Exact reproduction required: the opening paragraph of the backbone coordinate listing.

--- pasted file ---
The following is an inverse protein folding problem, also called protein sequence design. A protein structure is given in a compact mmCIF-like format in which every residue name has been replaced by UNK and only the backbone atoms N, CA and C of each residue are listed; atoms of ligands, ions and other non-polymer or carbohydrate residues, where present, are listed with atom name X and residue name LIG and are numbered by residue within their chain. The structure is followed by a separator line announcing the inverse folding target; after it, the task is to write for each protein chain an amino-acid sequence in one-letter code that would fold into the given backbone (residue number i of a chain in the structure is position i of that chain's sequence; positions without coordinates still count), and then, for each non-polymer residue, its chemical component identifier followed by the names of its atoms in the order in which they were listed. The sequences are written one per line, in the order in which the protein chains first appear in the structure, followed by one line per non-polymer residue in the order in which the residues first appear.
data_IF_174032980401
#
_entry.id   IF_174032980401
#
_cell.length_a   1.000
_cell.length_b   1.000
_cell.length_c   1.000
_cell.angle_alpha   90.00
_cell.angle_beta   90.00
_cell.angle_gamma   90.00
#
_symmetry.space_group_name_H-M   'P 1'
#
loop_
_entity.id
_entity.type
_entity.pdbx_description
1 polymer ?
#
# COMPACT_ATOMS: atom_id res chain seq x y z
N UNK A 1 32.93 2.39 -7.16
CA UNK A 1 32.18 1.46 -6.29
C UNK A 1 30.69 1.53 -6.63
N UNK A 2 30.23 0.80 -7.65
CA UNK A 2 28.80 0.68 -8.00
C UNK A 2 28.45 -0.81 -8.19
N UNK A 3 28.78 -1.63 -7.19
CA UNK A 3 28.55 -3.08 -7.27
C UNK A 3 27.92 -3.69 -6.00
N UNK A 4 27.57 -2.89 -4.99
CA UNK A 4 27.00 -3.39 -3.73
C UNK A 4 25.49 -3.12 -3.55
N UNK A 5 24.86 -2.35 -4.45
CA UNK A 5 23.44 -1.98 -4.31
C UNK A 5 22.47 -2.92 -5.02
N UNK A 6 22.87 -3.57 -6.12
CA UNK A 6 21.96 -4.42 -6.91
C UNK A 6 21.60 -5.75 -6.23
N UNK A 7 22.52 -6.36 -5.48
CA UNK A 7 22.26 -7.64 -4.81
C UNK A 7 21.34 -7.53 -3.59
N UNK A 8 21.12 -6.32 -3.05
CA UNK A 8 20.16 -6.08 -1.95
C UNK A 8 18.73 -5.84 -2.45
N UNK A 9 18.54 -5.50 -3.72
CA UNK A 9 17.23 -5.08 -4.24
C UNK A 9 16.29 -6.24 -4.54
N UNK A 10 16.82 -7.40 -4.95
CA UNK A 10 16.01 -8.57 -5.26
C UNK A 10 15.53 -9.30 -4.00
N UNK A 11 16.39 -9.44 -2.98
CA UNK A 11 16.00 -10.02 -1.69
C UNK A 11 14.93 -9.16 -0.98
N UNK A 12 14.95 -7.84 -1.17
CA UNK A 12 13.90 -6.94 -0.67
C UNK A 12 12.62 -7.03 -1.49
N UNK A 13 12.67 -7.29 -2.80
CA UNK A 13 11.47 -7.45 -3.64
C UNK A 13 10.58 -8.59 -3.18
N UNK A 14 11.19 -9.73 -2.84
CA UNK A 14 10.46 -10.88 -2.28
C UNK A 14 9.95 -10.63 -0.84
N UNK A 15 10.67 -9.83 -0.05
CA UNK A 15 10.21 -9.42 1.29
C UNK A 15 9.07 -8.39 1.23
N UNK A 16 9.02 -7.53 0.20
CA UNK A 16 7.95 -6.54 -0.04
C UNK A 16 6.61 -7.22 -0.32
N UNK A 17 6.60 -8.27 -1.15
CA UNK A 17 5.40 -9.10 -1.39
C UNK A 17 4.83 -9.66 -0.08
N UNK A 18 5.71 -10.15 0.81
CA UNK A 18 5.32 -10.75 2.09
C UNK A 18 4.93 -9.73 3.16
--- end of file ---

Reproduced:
The following is an inverse protein folding problem, also called protein sequence design. A protein structure is given in a compact mmCIF-like format in which every residue name has been replaced by UNK and only the backbone atoms N, CA and C of each residue are listed; atoms of ligands, ions and other non-polymer or carbohydrate residues, where present, are listed with atom name X and residue name LIG and are numbered by residue within their chain. The structure is followed by a separator line announcing the inverse folding target; after it, the task is to write for each protein chain an amino-acid sequence in one-letter code that would fold into the given backbone (residue number i of a chain in the structure is position i of that chain's sequence; positions without coordinates still count), and then, for each non-polymer residue, its chemical component identifier followed by the names of its atoms in the order in which they were listed. The sequences are written one per line, in the order in which the protein chains first appear in the structure, followed by one line per non-polymer residue in the order in which the residues first appear.